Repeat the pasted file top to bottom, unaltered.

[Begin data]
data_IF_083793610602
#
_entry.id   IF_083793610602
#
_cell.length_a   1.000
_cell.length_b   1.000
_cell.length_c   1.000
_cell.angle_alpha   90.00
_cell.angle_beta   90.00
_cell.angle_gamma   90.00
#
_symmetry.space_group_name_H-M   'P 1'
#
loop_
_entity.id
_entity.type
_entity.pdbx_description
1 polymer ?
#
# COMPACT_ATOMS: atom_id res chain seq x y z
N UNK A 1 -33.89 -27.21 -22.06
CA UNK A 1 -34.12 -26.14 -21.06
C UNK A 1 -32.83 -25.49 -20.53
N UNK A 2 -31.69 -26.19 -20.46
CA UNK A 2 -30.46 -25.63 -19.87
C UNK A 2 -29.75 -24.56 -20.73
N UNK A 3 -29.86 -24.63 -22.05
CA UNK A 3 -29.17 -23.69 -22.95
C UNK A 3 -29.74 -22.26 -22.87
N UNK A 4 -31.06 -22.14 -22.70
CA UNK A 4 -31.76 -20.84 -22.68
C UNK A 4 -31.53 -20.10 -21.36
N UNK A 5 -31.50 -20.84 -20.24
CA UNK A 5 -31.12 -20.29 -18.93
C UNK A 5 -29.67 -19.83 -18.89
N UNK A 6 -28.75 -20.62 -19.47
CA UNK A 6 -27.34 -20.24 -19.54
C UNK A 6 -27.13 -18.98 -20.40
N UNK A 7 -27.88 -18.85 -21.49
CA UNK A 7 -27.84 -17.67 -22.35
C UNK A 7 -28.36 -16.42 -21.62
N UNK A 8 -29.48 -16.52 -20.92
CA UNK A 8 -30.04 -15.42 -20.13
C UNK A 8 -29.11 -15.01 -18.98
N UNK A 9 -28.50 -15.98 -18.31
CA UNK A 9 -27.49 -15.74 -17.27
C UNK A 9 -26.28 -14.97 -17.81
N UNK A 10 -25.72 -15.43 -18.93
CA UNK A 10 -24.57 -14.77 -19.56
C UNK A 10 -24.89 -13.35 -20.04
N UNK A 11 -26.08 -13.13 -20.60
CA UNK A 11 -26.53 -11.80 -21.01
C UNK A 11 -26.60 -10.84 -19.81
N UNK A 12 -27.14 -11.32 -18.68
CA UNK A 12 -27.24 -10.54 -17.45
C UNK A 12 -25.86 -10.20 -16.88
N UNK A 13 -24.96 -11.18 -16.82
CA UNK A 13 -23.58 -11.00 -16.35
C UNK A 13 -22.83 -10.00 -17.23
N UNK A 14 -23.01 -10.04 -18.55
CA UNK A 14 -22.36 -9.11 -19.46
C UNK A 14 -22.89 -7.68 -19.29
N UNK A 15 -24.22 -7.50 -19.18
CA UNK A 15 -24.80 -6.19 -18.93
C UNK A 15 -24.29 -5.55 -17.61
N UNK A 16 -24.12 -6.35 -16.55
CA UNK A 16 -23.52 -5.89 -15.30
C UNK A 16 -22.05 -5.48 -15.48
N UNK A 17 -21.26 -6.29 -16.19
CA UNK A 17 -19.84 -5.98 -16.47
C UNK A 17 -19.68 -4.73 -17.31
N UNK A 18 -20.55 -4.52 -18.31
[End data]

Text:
data_IF_083793610602
#
_entry.id   IF_083793610602
#
_cell.length_a   1.000
_cell.length_b   1.000
_cell.length_c   1.000
_cell.angle_alpha   90.00
_cell.angle_beta   90.00
_cell.angle_gamma   90.00
#
_symmetry.space_group_name_H-M   'P 1'
#
loop_
_entity.id
_entity.type
_entity.pdbx_description
1 polymer ?
#
# COMPACT_ATOMS: atom_id res chain seq x y z
N UNK A 1 -33.89 -27.21 -22.06
CA UNK A 1 -34.12 -26.14 -21.06
C UNK A 1 -32.83 -25.49 -20.53
N UNK A 2 -31.69 -26.19 -20.46
CA UNK A 2 -30.46 -25.63 -19.87
C UNK A 2 -29.75 -24.56 -20.73
N UNK A 3 -29.86 -24.63 -22.05
CA UNK A 3 -29.17 -23.69 -22.95
C UNK A 3 -29.74 -22.26 -22.87
N UNK A 4 -31.06 -22.14 -22.70
CA UNK A 4 -31.76 -20.84 -22.68
C UNK A 4 -31.53 -20.10 -21.36
N UNK A 5 -31.50 -20.84 -20.24
CA UNK A 5 -31.12 -20.29 -18.93
C UNK A 5 -29.67 -19.83 -18.89
N UNK A 6 -28.75 -20.62 -19.47
CA UNK A 6 -27.34 -20.24 -19.54
C UNK A 6 -27.13 -18.98 -20.40
N UNK A 7 -27.88 -18.85 -21.49
CA UNK A 7 -27.84 -17.67 -22.35
C UNK A 7 -28.36 -16.42 -21.62
N UNK A 8 -29.48 -16.52 -20.92
CA UNK A 8 -30.04 -15.42 -20.13
C UNK A 8 -29.11 -15.01 -18.98
N UNK A 9 -28.50 -15.98 -18.31
CA UNK A 9 -27.49 -15.74 -17.27
C UNK A 9 -26.28 -14.97 -17.81
N UNK A 10 -25.72 -15.43 -18.93
CA UNK A 10 -24.57 -14.77 -19.56
C UNK A 10 -24.89 -13.35 -20.04
N UNK A 11 -26.08 -13.13 -20.60
CA UNK A 11 -26.53 -11.80 -21.01
C UNK A 11 -26.60 -10.84 -19.81
N UNK A 12 -27.14 -11.32 -18.68
CA UNK A 12 -27.24 -10.54 -17.45
C UNK A 12 -25.86 -10.20 -16.88
N UNK A 13 -24.96 -11.18 -16.82
CA UNK A 13 -23.58 -11.00 -16.35
C UNK A 13 -22.83 -10.00 -17.23
N UNK A 14 -23.01 -10.04 -18.55
CA UNK A 14 -22.36 -9.11 -19.46
C UNK A 14 -22.89 -7.68 -19.29
N UNK A 15 -24.22 -7.50 -19.18
CA UNK A 15 -24.80 -6.19 -18.93
C UNK A 15 -24.29 -5.55 -17.61
N UNK A 16 -24.12 -6.35 -16.55
CA UNK A 16 -23.52 -5.89 -15.30
C UNK A 16 -22.05 -5.48 -15.48
N UNK A 17 -21.26 -6.29 -16.19
CA UNK A 17 -19.84 -5.98 -16.47
C UNK A 17 -19.68 -4.73 -17.31
N UNK A 18 -20.55 -4.52 -18.31